NewCompany, Inc. is a business for which planned principal operations are the design, engineering and manufacturing of air quality test equipment. The company is currently conducting research and development activities to operationalize certain patented technology it owns so it can manufacture rapid-result test kits for certain airborne contaminants in high-risk environments.

During the last year, the company secured a research facility in Norwalk, Connecticut, which houses all its employees and research and development activities. The company also is in the process of raising additional equity capital to support the completion of its development activities to begin manufacturing the test kits as soon as possible.

The company’s activities are subject to significant risks and uncertainties, including failing to secure additional funding to operationalize its current technology before another company develops similar technology and test kits.

Consolidation Evaluation

The current rules in ASC 810 for consolidation of a DSE include an evaluation of equity investment at risk to permit the DSE to finance the “activities in which it is currently engaged.” A DSE is considered to have sufficient equity at risk if that equity is sufficient to permit it to finance activities in its current phase. As a result, entities with similar equity structures may come to different conclusions about sufficient equity based on their stage of development. The ASU eliminates this clause, meaning all entities would meet the same consolidation criteria. This removes management judgment in evaluating “current activities” and would lead to more consistent consolidation decisions.

Removing the DSE exception from the sufficiency of equity at risk evaluation will cause some DSEs to be variable interest entities (VIEs), although the consolidation conclusion may not change. If a DSE is deemed to be a VIE, it would be required to complete the following tasks:

  • Perform the consolidation analysis under the more complex VIE model.
  • Accumulate the information needed to meet the more difficult VIE disclosure requirements, even if consolidation is not required.
  • Perform the required reassessment each reporting period.
  • Develop, document and test controls over these procedures.

Entities in the development stage often can't obtain traditional financing; by design, they're dependent on the subordinated financial support of equity holders until development is complete. Therefore, many DSEs already are being evaluated for potential consolidation; if not, entities should re-evaluate any current DSEs under these new guidelines. A change in the consolidation entity could potentially affect the reporting entity’s contracts, debt covenants and ability to obtain funding.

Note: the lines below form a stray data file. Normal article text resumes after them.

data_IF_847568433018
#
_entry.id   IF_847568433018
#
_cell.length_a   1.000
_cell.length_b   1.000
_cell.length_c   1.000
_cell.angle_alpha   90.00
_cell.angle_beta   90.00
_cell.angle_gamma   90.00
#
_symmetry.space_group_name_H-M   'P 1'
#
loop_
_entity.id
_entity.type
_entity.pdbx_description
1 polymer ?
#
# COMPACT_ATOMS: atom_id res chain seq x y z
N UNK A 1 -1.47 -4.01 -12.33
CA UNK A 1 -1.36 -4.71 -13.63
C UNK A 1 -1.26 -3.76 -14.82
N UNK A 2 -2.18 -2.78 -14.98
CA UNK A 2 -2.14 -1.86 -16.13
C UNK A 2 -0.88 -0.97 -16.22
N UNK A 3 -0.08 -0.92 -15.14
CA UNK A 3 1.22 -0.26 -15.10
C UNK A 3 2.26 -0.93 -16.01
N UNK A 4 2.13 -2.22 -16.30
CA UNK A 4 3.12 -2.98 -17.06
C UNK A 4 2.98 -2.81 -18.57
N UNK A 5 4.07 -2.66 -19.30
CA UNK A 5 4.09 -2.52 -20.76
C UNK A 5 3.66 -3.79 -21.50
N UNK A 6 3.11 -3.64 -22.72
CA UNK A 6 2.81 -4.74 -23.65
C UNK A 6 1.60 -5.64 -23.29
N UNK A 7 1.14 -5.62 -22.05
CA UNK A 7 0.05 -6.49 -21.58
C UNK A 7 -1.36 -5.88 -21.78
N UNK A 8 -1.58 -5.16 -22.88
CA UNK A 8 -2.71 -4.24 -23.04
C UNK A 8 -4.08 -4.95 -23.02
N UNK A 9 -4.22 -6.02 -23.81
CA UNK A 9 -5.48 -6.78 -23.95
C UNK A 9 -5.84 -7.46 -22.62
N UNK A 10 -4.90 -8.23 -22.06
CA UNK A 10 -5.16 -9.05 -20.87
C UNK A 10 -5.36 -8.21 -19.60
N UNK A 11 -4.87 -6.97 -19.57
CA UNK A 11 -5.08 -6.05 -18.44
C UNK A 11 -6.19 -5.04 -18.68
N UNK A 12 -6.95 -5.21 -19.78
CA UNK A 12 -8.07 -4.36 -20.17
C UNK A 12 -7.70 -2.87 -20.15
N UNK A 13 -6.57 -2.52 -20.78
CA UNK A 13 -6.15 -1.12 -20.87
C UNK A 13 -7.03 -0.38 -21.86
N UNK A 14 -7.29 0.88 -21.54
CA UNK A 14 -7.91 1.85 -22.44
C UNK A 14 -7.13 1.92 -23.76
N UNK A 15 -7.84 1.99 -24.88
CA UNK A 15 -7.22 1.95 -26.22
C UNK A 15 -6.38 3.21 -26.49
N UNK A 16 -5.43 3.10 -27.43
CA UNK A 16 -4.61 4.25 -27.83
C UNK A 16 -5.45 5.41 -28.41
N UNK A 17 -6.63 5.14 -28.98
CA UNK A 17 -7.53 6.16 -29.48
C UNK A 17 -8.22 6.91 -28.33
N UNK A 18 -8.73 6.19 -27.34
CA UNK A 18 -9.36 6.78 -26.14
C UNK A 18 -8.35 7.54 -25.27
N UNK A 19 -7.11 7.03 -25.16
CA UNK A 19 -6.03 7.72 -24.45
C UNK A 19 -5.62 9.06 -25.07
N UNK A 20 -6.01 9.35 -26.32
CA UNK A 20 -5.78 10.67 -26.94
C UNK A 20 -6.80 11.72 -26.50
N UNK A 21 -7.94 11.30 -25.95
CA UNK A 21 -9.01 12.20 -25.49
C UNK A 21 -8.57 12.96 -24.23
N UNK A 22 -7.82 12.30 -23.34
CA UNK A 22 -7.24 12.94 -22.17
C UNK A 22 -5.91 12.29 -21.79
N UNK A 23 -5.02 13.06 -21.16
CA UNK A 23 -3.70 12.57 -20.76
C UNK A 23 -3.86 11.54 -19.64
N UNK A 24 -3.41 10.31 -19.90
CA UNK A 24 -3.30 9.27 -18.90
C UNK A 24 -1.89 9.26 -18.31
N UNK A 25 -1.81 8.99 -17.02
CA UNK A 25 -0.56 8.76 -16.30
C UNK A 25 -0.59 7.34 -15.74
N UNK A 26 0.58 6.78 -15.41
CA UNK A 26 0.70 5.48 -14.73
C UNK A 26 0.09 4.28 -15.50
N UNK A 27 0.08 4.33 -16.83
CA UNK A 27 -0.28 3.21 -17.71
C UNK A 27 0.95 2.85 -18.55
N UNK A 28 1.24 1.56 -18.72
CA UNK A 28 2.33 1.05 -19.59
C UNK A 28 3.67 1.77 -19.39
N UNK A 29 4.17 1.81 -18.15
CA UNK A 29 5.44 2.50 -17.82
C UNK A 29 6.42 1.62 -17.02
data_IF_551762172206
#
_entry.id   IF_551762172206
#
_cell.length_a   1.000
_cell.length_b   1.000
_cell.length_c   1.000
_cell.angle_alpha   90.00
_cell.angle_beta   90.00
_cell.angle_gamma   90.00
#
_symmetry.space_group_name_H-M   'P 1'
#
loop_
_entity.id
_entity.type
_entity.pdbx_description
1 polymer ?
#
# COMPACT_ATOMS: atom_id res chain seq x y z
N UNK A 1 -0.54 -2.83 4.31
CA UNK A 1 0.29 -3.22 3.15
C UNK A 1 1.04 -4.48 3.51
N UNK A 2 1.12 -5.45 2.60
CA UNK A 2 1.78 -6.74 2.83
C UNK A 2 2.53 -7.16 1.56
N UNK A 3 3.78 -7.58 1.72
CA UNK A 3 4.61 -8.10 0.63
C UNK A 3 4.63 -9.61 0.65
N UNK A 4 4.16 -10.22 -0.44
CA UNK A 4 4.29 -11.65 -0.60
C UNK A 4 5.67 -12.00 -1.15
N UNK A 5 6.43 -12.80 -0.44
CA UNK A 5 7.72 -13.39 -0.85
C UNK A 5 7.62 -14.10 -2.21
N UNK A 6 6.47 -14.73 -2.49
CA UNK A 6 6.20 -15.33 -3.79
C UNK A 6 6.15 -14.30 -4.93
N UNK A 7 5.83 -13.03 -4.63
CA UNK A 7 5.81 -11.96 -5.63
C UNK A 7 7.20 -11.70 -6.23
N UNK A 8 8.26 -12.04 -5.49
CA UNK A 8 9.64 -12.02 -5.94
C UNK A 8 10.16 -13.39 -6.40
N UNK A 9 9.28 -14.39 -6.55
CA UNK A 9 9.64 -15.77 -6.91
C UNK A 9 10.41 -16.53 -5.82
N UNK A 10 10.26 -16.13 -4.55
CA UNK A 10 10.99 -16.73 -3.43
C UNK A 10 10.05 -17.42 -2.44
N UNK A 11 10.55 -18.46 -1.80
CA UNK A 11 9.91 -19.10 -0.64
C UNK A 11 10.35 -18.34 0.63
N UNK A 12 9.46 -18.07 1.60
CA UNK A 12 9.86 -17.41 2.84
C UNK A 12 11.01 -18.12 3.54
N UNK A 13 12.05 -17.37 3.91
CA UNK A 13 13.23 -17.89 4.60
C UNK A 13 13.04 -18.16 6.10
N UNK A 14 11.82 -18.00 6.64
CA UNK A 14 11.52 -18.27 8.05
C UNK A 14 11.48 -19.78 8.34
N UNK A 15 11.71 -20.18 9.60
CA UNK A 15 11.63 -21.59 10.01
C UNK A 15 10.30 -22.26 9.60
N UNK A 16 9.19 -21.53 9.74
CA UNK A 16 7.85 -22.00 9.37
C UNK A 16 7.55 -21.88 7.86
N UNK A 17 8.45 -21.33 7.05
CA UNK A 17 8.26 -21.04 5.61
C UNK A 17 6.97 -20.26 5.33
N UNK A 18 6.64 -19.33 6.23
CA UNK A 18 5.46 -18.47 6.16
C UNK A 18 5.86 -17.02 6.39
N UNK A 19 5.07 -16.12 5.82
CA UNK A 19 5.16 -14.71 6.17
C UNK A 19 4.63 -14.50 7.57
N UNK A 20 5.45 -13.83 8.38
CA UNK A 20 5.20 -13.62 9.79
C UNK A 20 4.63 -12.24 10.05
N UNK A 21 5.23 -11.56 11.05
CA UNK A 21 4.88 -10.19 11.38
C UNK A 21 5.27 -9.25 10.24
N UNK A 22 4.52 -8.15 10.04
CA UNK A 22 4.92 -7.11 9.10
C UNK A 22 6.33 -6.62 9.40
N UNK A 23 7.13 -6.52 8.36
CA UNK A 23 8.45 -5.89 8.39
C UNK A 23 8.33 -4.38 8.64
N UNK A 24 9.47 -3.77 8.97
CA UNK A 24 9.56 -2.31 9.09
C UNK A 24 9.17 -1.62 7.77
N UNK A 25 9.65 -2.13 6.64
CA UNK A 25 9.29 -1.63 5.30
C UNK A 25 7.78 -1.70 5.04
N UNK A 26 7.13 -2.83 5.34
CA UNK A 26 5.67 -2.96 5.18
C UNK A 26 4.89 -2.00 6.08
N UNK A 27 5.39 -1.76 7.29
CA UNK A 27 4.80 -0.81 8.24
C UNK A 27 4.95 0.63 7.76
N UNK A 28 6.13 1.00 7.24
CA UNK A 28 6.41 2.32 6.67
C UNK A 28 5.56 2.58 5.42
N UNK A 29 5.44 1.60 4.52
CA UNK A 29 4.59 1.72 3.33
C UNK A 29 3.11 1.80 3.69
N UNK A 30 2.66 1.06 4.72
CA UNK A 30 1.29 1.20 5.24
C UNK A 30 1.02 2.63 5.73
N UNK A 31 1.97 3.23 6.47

Effective Date & Transition

Inception-to-date information & disclosures – For public business entities, the ASU is effective for interim and annual periods beginning after December 15, 2014. For other entities, the effective date is for annual periods beginning after December 15, 2014, and interim and annual periods thereafter. Early application will be permitted for any annual or interim periods for which annual or interim financial statements have not yet been issued. Upon adoption, entities will no longer present or disclose any information required by Topic 915.

Changes to VIE analysis – FASB granted an extra year to implement the changes to the consolidation guidance to allow entities sufficient time to reassess consolidation decisions and accumulate data to prepare consolidated financial statements, if needed. For public business entities, the ASU is effective for interim and annual periods beginning after December 15, 2015. For other entities, the effective date is for annual periods beginning after December 15, 2016, and interim periods beginning after December 15, 2017. Early application will be permitted for any annual or interim periods for which annual or interim financial statements have not yet been issued. 

For more information on how these definition changes could affect your organization’s financial reporting, contact your BKD advisor.